On June 5, 1978, Lowell National Historical Park was founded in Massachusetts. Lowell has been called the “Cradle of the American Industrial Revolution,” for the important role it played in the rise of America’s textile industry.
Physicist John Bardeen was born on May 23, 1908, in Madison, Wisconsin. Bardeen helped develop the transistor, which made possible the invention of almost every modern electronic device.
On May 18, 1990, the USPS issued an experimental plastic stamp to test the popularity of selling stamps through Automatic Teller Machines (ATMs). While the plastic stamp proved unpopular, especially with environmentalists, the ATM format proved to be a success.
On May 17, 1865, the International Telegraph Union (ITU), which later became the International Telecommunication Union, was founded. The first international standards organization, it established basic principles for international telegraphy. It later became an agency of the United Nations.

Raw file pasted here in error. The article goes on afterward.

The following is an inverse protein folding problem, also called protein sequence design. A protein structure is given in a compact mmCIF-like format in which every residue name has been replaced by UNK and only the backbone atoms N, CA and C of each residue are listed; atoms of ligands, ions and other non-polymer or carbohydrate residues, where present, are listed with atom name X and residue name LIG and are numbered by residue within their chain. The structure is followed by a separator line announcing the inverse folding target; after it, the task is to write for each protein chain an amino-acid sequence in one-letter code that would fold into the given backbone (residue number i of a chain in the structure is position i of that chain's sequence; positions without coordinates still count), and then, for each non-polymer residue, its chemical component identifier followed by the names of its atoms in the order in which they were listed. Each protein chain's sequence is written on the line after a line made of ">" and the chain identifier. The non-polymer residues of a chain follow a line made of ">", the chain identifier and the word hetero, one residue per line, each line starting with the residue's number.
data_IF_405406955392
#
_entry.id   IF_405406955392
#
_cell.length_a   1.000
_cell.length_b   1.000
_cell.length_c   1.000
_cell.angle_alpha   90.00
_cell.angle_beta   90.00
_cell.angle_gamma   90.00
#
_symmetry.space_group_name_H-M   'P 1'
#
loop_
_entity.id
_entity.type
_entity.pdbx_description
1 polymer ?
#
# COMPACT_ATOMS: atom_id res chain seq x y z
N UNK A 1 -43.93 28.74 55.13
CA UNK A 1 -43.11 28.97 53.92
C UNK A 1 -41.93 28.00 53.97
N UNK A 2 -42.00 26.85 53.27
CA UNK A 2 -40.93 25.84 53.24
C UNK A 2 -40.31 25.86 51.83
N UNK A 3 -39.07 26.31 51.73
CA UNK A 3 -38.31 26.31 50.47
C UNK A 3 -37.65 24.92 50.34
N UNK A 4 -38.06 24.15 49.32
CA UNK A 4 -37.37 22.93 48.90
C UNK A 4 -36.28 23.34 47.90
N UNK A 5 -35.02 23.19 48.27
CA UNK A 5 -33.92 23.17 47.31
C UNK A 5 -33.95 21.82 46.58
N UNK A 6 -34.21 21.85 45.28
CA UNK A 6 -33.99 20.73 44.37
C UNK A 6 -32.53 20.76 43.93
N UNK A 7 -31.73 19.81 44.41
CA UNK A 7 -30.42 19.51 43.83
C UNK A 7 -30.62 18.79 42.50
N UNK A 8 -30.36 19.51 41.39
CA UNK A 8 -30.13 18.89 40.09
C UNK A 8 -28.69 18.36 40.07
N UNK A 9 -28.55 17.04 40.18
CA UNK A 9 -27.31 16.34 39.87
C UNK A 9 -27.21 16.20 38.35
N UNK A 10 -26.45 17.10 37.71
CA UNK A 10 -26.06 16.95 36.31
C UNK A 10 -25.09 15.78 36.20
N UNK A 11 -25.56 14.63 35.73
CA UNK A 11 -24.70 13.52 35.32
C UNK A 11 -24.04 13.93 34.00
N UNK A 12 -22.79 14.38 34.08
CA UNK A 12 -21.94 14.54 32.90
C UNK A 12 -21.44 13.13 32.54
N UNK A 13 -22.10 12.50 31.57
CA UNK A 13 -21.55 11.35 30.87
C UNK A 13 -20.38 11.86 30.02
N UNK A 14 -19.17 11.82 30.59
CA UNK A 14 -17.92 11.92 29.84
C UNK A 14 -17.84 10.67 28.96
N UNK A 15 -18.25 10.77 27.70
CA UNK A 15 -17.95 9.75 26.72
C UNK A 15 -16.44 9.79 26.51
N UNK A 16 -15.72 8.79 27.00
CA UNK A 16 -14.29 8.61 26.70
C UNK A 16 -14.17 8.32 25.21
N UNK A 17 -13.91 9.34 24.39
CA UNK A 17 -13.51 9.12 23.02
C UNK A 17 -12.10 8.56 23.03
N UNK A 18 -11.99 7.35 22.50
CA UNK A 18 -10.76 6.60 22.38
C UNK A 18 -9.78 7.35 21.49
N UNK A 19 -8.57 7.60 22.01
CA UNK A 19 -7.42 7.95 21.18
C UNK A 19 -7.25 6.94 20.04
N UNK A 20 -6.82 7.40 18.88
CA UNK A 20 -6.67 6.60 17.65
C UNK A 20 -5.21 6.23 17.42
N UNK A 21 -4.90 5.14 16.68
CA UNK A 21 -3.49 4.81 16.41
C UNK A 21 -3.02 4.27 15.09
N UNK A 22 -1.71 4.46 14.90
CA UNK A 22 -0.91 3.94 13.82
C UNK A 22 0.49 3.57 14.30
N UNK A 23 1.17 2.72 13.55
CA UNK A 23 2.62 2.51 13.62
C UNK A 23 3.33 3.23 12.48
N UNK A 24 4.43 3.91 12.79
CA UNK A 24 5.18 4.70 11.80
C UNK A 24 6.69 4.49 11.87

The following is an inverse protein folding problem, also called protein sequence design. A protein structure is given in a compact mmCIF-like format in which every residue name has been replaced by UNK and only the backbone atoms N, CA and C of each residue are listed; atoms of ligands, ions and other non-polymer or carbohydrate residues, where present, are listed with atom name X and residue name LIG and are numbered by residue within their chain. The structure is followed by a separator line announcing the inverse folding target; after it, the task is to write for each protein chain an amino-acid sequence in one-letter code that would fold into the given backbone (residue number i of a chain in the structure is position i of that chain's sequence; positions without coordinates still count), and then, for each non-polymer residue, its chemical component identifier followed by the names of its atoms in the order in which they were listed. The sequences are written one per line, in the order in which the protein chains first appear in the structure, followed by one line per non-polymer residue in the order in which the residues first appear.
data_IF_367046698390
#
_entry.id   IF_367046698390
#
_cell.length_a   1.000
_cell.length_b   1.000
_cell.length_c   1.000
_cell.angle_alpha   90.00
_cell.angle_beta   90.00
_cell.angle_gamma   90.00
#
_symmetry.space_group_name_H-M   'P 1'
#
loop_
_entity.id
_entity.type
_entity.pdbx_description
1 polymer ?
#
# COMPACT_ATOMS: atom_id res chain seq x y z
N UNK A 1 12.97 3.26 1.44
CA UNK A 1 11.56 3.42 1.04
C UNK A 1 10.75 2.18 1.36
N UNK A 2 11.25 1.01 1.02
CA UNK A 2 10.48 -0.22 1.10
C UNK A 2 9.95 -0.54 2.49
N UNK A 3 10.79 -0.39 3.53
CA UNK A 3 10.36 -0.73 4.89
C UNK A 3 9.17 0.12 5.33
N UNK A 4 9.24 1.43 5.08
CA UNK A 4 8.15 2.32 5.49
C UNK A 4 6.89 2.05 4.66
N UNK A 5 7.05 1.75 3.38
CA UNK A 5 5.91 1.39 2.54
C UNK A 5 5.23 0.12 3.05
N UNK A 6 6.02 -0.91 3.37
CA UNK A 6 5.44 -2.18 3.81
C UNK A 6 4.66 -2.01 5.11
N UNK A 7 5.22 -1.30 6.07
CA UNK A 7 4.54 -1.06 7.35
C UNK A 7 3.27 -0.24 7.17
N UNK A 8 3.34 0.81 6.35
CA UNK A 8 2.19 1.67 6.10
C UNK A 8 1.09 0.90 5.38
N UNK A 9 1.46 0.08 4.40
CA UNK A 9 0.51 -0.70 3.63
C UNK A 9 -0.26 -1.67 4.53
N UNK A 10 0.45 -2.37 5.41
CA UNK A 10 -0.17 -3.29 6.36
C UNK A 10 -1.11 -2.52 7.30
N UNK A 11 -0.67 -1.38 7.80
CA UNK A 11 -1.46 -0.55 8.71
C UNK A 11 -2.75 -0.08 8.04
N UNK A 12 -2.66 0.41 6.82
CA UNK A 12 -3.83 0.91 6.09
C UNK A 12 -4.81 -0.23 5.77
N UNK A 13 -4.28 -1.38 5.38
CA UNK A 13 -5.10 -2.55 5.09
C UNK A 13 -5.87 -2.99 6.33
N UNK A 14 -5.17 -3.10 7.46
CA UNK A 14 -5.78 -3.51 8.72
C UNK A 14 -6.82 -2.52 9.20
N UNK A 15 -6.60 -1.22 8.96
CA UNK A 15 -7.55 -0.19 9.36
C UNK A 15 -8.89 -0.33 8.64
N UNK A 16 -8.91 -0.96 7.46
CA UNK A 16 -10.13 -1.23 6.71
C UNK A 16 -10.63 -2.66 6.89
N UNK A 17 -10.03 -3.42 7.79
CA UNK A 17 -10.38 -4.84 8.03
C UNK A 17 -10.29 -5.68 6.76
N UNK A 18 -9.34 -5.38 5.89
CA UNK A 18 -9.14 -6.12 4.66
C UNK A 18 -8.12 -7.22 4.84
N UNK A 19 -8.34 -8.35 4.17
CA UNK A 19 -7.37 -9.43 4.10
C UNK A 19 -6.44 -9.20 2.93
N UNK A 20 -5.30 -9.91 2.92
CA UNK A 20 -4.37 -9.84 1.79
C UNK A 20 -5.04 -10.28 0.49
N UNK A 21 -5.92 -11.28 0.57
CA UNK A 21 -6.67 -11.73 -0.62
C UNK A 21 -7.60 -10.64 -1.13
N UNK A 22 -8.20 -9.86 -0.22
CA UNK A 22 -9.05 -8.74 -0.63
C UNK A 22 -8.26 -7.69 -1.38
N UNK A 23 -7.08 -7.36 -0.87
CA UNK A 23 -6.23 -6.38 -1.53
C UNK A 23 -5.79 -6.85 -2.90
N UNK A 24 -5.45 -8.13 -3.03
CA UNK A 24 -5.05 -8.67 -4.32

On April 2, 1940, the Committee for the Establishment of a National Diabetes Association was formed, paving the way for the creation of the American Diabetes Association (ADA). Today it’s one of the top non-profit charity organizations in the country.
On March 27, 1841, the first steam-powered fire engine was tested in New York City. Though that first engine was only in use for a short time, it marked the start of a new era in firefighting…
On February 20, 1840, the Gowan & Marx made an impressive run, hauling more than 100 cars weighing 423 tons. It was one of the earliest 4-4-0 locomotives with equalizing levers and became internationally known for hauling a train 40 times its own weight.
Frederic Eugene Ives was born on February 17, 1856, in Litchfield, Connecticut. He developed the first successful half-tone process and invented the “Kromskop,” which projected three identical images through different colored filters to produce some of the first color photographs.